Last night at the inn, when the factor in Tyr-yi spoke of his having heard that a roof was put on some part of the buildings at Icolmkill, I unluckily said, "It will be fortunate if we find a cathedral with a roof on it." I said this from a foolish anxiety to engage Dr. Johnson's curiosity more. He took me short at once. "What, Sir? how can you talk so? If we shall find a cathedral roofed! as if we are going to a terra incognita: when every thing that is at Icolmkill is so well known. You are like some New England-men who came to the mouth of the Thames. 'Come,' said they, ' let us go up and see what sort of inhabitants there are here.' They talked, Sir, as if they had been to go up the Susquehannah, or any other American river."
Saturday, Oct. 16.—This day there was a new moon, and the weather changed for the better. Dr. Johnson said of Miss M'Lean, " She is the most accomplished lady that I have found in the Highlands. She knows French, music, and drawing, sews neatly, makes shellwork, and can milk cows; in short, she can do every thing. She talks sensibly, and is the first person whom I have found that can translate Erse poetry literally." We set out, mounted on little Mull horses. Mull corresponded exactly with the idea which I had always had of it; a hilly country, diversified with heath and grass, and many rivulets. Dr. Johnson was not in very good humour. He said, it was a dreary country, much worse than Sky. I differed from him. "0, Sir]!" said he, " a most dolorous country!"
1 Mr. Langton thinks this must have been the hasty expression of a splenetic moment, as Iip has heard Dr. Johnson speak of Mr. Spence's judgment in criticism with so high a degree of respect, as to show that this was not his settled opinion of him. Let me add that, in the preface to the Preceptor, he recommends Spence's Essay on Pope's Odyssey, and that his admirable Lives of the English Poets are much enriched by Spence's Anecdotes of Pope.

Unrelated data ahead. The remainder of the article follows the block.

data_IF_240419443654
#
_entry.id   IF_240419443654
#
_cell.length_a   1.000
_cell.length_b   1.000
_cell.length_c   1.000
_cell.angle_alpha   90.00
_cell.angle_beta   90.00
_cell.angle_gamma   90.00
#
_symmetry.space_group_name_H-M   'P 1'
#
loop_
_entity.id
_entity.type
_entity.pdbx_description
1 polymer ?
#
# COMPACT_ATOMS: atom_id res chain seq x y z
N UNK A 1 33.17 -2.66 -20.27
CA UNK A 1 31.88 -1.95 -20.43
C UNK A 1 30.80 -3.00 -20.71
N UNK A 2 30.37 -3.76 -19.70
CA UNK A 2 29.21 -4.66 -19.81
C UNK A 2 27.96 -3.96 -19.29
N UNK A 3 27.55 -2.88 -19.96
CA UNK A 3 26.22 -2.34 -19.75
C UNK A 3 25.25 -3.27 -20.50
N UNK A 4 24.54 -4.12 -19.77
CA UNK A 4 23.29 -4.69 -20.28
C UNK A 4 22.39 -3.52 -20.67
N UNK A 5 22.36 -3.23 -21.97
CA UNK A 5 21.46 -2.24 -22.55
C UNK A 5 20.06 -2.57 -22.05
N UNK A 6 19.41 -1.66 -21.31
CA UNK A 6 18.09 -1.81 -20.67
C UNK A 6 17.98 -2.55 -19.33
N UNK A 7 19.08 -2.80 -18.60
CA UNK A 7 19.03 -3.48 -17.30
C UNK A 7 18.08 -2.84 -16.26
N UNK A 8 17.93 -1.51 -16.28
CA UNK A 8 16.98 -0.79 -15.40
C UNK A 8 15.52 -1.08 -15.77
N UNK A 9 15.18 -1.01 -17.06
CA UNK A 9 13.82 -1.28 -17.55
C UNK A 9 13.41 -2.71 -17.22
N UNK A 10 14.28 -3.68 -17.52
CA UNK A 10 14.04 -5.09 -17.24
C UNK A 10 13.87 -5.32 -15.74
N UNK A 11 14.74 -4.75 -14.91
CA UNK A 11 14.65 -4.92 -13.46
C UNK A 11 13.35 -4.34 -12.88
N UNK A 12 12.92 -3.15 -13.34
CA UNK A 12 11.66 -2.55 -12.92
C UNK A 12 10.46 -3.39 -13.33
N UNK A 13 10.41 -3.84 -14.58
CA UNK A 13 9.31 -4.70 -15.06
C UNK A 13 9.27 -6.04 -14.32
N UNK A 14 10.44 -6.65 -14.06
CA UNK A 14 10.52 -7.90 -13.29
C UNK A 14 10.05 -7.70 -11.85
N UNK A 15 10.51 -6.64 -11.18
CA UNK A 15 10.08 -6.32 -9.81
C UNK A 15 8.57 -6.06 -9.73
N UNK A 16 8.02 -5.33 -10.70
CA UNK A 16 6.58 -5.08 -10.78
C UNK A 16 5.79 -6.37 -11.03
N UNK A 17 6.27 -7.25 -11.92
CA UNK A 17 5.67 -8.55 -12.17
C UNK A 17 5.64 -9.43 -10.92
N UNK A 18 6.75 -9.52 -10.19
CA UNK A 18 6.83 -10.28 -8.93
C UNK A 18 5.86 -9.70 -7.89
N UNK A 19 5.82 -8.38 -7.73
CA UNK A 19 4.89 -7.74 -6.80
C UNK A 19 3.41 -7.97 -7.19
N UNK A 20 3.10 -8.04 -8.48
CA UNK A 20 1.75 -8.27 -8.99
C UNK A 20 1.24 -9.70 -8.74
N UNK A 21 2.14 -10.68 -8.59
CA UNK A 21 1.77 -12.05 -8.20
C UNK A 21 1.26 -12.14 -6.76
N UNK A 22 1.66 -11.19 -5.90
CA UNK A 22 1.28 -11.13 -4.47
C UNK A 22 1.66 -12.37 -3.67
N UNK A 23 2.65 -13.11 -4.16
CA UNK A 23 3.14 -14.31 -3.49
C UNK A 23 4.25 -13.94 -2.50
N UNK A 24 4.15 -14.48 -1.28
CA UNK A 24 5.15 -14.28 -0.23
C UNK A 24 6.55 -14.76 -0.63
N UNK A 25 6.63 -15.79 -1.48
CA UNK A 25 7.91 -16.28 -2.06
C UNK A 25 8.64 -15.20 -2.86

We had a very hard journey to-day. I had no bridle for my sheltie, but only a halter; and Joseph rode without a saddle. At one place, a loch having swelled over the road, we were obliged to plunge through pretty deep water. Dr. Johnson observed, how helpless a man would be, were he travelling here alone, and should meet with any accident; and said, "he longed to get to a country of saddles and bridles." He was more out of humour to-day than he has been in the course of our tour, being fretted to find that his little horse could scarcely support his weight; and having suffered a loss, which, though small in itself, was of some consequence to him, while travelling the rugged steeps of Mull, where he was at times obliged to walk. The loss that I allude to was that of the large oak-stick, which, as I formerly mentioned, he had brought with him from London. It was of great use to him in our wild peregrinations; for, ever since his last illness in 1766, he has had a weakness in his knees, and has not been able to walk easily. It had too the properties of a measure; for one nail was driven into it at the length of a foot; another at that of a yard. In return for the services it had done him, he said, this morning, he would make a present of it to some musenm; but he little thought he was so soon to lose it. As he preferred riding with a switch, it was intrusted to a fellow to be delivered to our baggage-man, who followed us at some distance; but we never saw it more. I could not persuade him out of a suspicion that it had been stolen. "No, no, my friend," said he; "it is not to be expected that any man in Mull, who has got it, will part with it. Consider, Sir, the value of such apiece of timber here!"